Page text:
The public will learn the official minimum wage for the next year no later than mid September. However, although the Social and Economic Council has just entered negotiations, it is already certain that the minimum wage will be set below the cost of the minimum consumer basket.
Even if the minimum wage for the next year reaches the sum of 34 000 RSD (290 EUR), which the trade union representatives are pushing for, it still won’t be enough to provide a dignified existence.
According to the Labour law, the minimal wage is set by the Social and Economic Council, which gathers representatives of the Government, representative trade unions and employers’ representatives. The law prescribes the minimum wage be set according to the “existential and social needs of the employee and their family”, and the financial value of the minimum consumer basket appears as the economic standard of the said needs.
The minimum wage in Serbia is currently set at 27 000 RSD (230 EUR), while the financial value of the consumer basket is around 37 000 RSD ( 315 EUR). According to the current data close to 350 000 employees earn a minimum wage.
It is important to point out that the articles of the Labour law, including the minimum wage norm, refer only to “employees” – the category of workers with employement contracts. Such restrictive legislation fails to acknowledge the rising number of workers engaged through different flexible agreements, or without any, who earn less than minimum wage in a large number of cases.
The very existence of a standard such as the “minimum” consumer basket, the financial value of which will, according to the announcements, remain above the minimum wage, is telling of the state’s attitude towards the people living in Serbia.
The minimum consumer basket has little to do with the actual life of people in Serbia. It assumes that one lives in their own accommodation. In reality, many are forced to rent apartments, which pushes their housing costs significantly above the sum attributed for this purpose by the official statistics.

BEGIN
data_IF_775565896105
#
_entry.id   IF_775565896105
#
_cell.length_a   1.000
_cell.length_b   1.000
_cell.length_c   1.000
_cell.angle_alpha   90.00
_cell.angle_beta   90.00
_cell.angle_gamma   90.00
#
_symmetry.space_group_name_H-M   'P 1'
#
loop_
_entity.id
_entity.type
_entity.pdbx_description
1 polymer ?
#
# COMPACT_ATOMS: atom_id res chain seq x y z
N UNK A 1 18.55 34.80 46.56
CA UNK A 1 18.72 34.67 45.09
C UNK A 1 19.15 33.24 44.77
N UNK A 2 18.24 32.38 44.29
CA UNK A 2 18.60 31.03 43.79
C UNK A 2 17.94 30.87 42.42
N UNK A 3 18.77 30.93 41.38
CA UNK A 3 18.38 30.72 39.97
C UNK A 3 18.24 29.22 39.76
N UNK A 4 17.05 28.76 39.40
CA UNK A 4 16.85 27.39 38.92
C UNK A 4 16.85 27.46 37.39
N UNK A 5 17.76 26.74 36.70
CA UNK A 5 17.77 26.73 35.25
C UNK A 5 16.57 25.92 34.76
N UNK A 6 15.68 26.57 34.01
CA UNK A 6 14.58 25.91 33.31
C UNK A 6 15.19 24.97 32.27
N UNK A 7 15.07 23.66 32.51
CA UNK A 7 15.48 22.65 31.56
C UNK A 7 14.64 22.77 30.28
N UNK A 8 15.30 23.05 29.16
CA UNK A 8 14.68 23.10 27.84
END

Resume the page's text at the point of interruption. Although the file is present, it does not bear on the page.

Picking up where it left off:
Is a monthly expenditure of 124 RSD (1 EUR) enough to cover the cost of education? Even if we assume that a worker earning a minimum wage has no need for education, what happens if he or she has children? The given sum certainly fails to cover even the basic needs, and is far below the price of textbooks.
Health services might be covered by the 1400 RSD (12 EUR) a month set by the consumer basket, if you happen to be lucky enough that neither you nor any of your family need healthcare. However, in case of sickness, regardless of the fact that you as an “employee” (earning a minimum wage) have a right to healthcare, the cost of any treatment will very soon exceed sum set by the statistics.
How much do we need?
According to last years’ research, the minimum wage that would provide a dignified life in Serbia should be somewhere near 78 000 RSD (660 EUR).
Such a salary, received for work within the standards of a working week, could provide for the minimal needs of a family, including food, housing, healthcare, transport, education and savings for unplanned expenses.
The said 78 000 RSD would somewhat exceed the financial value of an average consumer basket (72 000 RSD), which falls closer to the needs of the population compared to the minimum consumer basket.
The minimal wage in Serbia will be officially known no later than 15th of September. Unfortunately, it is already quite certain that it will not significantly contribute to satisfying the “existential and social needs of an employee and their family”.
Translation from Serbian: Iskra Krstić
This article was originally published in Serbian on Aug 19, 2019.